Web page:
​Mission Statement

Ami-Ami's philosophy is a time-tested blend of French-inspired ECE tenets, Montessori concepts, and Waldorf principles.

 

In early childhood, play is by far the best way to promote the plasticity of the growing brain as it forms the most numerous and important neurological connections of your child's life.   

 

Learning at Ami-Ami happens in many ways, but is essentially child-led.  Self-guided exploration, solitary, parallel, or group play, and natural social interactions are some forms that independent learning may take.  It is also important to capitalize on this by observing each child's independent experiences and enhancing them with one-on-one or group  guidance.  

 

There is no need for academics-oriented drills or rigorous pre-designed lesson plans at such a young age, when it is more about how you learn than what you learn.  Toddlers should focus on learning to learn. They primarily learn through play while learning to play.  

On the one hand, we have daily routines and work together on some structured and cooperative activities in order to create habits the children can thrive on, foster the bonds they naturally crave, and to practice single- and multiple-step processes.

On the other hand it is just as important to take a step back and simply follow the children's lead, to rely on teachable moments that expand on their own discoveries with extra information, perspectives, projects or games.  

 

It is all about riding the wave of their natural curiosity and taking that inquisitiveness a few steps further.

9:00am

Greetings

Settle in

9:15am

 Circle Time

Free indoor play

9:45am

Music! Music! Music!

10:00am

Morning snack

10:15am

Free / semi-structured outdoor play

11:00am

Guided creative / discovery play

(art, nature, sensory, etc.)

11:45am

Lunch Time

12:40pm

Story time

Songs

1:00pm

Nap time

/Quiet time

Gradual wake up

2:00pm

Guided activities by interest

Afternoon snack

2:45pm

Cleanup +

Quit time routine 

until pick-up

A play-based program

Embracing Diversity

 

The areas in which we as humans differ are endless. Yet, at a basic level, we are all of the same. We experience highs and lows in life and strive to be happy and fulfilled. Our common pains and joys are what bring us together, but our diversity makes us unique.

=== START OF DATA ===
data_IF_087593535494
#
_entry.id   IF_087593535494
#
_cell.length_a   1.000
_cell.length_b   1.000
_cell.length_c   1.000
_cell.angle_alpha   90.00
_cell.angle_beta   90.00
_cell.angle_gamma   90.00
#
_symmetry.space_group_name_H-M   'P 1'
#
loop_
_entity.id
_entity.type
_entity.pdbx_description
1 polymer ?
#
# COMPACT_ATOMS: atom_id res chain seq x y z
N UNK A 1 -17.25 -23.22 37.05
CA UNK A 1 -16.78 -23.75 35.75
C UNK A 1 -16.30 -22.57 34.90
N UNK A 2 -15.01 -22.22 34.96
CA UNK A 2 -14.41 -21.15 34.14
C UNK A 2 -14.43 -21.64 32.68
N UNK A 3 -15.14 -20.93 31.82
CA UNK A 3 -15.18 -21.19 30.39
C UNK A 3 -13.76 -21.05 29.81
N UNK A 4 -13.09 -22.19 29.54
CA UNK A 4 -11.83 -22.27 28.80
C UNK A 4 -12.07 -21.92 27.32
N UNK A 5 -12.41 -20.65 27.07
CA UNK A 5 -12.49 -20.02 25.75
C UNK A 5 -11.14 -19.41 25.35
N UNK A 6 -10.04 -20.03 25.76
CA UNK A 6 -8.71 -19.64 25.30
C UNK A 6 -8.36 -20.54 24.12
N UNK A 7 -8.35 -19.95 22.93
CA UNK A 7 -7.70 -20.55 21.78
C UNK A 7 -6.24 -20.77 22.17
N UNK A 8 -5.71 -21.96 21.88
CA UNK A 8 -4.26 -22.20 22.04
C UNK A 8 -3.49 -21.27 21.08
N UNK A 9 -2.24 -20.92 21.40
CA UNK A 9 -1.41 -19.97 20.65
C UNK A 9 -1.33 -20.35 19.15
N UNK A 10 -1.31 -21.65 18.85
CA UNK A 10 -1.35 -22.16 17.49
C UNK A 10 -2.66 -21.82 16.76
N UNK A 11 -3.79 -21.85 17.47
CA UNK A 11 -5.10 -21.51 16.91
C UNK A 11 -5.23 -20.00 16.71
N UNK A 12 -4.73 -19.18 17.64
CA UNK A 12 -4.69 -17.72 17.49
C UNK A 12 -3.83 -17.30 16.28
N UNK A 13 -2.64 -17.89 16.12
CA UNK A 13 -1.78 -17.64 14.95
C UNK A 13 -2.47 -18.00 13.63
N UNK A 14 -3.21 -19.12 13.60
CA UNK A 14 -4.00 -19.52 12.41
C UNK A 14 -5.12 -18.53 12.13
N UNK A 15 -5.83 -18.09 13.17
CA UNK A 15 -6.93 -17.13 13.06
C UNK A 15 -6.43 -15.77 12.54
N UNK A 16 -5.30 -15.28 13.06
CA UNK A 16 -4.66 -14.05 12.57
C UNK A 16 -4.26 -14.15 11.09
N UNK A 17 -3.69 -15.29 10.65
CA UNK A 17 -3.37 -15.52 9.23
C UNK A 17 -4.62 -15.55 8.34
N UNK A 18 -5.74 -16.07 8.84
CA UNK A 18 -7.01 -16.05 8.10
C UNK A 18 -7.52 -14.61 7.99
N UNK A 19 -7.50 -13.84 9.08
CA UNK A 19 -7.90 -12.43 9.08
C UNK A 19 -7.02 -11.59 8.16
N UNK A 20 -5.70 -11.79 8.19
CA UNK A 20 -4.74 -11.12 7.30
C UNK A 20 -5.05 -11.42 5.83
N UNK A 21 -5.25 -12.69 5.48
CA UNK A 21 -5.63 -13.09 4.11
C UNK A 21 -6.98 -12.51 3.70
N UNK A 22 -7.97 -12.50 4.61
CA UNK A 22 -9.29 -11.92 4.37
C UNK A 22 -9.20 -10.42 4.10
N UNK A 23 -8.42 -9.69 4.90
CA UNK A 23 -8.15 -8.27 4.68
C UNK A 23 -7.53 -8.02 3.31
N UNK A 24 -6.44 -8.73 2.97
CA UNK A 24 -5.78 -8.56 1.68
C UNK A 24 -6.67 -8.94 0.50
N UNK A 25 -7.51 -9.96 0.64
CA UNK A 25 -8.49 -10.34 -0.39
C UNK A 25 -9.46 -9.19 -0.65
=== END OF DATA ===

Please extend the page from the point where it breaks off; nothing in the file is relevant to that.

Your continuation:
At Ami-Ami, we simply make sure that such diversity is reflected in our books, toys, themes and every day activities.  Prejudice stems from ignorance, and all it takes to combat it is providing children with opportunities to see and talk about the richness of our world.

Only through compassion can we find lasting joy. Compassion allows us to realize our role in something much larger than ourselves.

Processes vs. Outcomes
 

Toddlers are naturally resilient and perseverant.  They do not understand the concept of failure until we instill it in them.

 

One pitfall of a premature academics-based education is that young children shouldn't learn too soon to focus primarily on other people's standards and expectations for specific outcomes, rather than to embrace experimentation and the learning process for their own sake.  

We should instead nurture children's intrinsic motivation, their enthusiasm for discovery, their candid perception that any unwanted result is an invitation to "try something else and see what happens".  The best way to accomplish that is to let them explore and experiment without the burden of explicitly stipulated, predefined goals.   Let's delay as much as possible the lessons in self-doubt and approval-seeking! 

Core Objectives

Emotional Literacy

 

An important part of raising a well-adjusted child is helping them to become emotionally literate.  

 

Feelings should always be acknowledged.  When a child experiences jealousy, frustration, disappointment, etc., it is crucial to verbalize that those emotions are being recognized, and to help the child put words on them.  

Without the proper vocabulary to parse their own complex feelings, children can grow up to conflate all negative experiences with sadness or anger, for instance, and to lack the ability to cope with the real, more subtle emotions and underlying issues.  This can be especially true of boys in a culture that tends to limit acceptable negative "masculine" feelings to various flavors of anger.

A Gender-Neutral Environment 

Because we do not believe in depriving children of opportunities for whole personal development and because we hope to contribute to raising a next generation of adults who will rise above the unfair and damaging limitations that gender-typing places on both sexes, toys and equipment at Ami-Ami are primarily gender-neutral.  While we do have items and activities that are somewhat gender-typed, all children are encouraged to explore everything indiscriminately, and particular attention is paid to fostering traits in children that tend to be neglected based on gender (e.g. nurturing for boys, engineering mindset for girls).

Furthermore, one criterion by which our reading materials are selected is gender neutrality so that the children do not internalize gender-typed messages about what they can or cannot do.  For instance, we are careful to avoid books that only depict protagonists of one gender in occupations traditionally perceived as pertaining to that gender (e.g. doctor, firefighter, athlete for men, and nurse, teacher, ballerina for women).

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© 2015 by Ami-Ami French Immersion Home Preschool